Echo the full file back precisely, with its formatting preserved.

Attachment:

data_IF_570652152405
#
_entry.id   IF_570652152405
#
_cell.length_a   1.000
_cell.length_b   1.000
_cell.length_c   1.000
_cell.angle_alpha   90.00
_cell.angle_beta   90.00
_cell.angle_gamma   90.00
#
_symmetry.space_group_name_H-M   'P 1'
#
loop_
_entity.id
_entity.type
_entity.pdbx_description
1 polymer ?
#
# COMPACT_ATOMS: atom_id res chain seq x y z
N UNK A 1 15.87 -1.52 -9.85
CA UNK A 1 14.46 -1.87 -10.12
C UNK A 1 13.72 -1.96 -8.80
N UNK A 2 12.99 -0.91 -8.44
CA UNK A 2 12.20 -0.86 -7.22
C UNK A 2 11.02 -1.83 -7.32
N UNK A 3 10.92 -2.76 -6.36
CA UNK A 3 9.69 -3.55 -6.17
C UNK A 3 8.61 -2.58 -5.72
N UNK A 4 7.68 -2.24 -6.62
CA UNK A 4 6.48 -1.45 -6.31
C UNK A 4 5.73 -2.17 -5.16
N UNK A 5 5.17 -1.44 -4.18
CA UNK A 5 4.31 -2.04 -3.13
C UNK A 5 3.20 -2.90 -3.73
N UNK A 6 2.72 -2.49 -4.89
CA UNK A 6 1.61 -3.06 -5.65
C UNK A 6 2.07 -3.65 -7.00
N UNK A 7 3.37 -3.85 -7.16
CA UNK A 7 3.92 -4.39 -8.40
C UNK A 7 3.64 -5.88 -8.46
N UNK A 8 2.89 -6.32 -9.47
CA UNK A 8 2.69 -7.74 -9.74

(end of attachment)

data_IF_570652152405
#
_entry.id   IF_570652152405
#
_cell.length_a   1.000
_cell.length_b   1.000
_cell.length_c   1.000
_cell.angle_alpha   90.00
_cell.angle_beta   90.00
_cell.angle_gamma   90.00
#
_symmetry.space_group_name_H-M   'P 1'
#
loop_
_entity.id
_entity.type
_entity.pdbx_description
1 polymer ?
#
# COMPACT_ATOMS: atom_id res chain seq x y z
N UNK A 1 15.87 -1.52 -9.85
CA UNK A 1 14.46 -1.87 -10.12
C UNK A 1 13.72 -1.96 -8.80
N UNK A 2 12.99 -0.91 -8.44
CA UNK A 2 12.20 -0.86 -7.22
C UNK A 2 11.02 -1.83 -7.32
N UNK A 3 10.92 -2.76 -6.36
CA UNK A 3 9.69 -3.55 -6.17
C UNK A 3 8.61 -2.58 -5.72
N UNK A 4 7.68 -2.24 -6.62
CA UNK A 4 6.48 -1.45 -6.31
C UNK A 4 5.73 -2.17 -5.16
N UNK A 5 5.17 -1.44 -4.18
CA UNK A 5 4.31 -2.04 -3.13
C UNK A 5 3.20 -2.90 -3.73
N UNK A 6 2.72 -2.49 -4.89
CA UNK A 6 1.61 -3.06 -5.65
C UNK A 6 2.07 -3.65 -7.00
N UNK A 7 3.37 -3.85 -7.16
CA UNK A 7 3.92 -4.39 -8.40
C UNK A 7 3.64 -5.88 -8.46
N UNK A 8 2.89 -6.32 -9.47
CA UNK A 8 2.69 -7.74 -9.74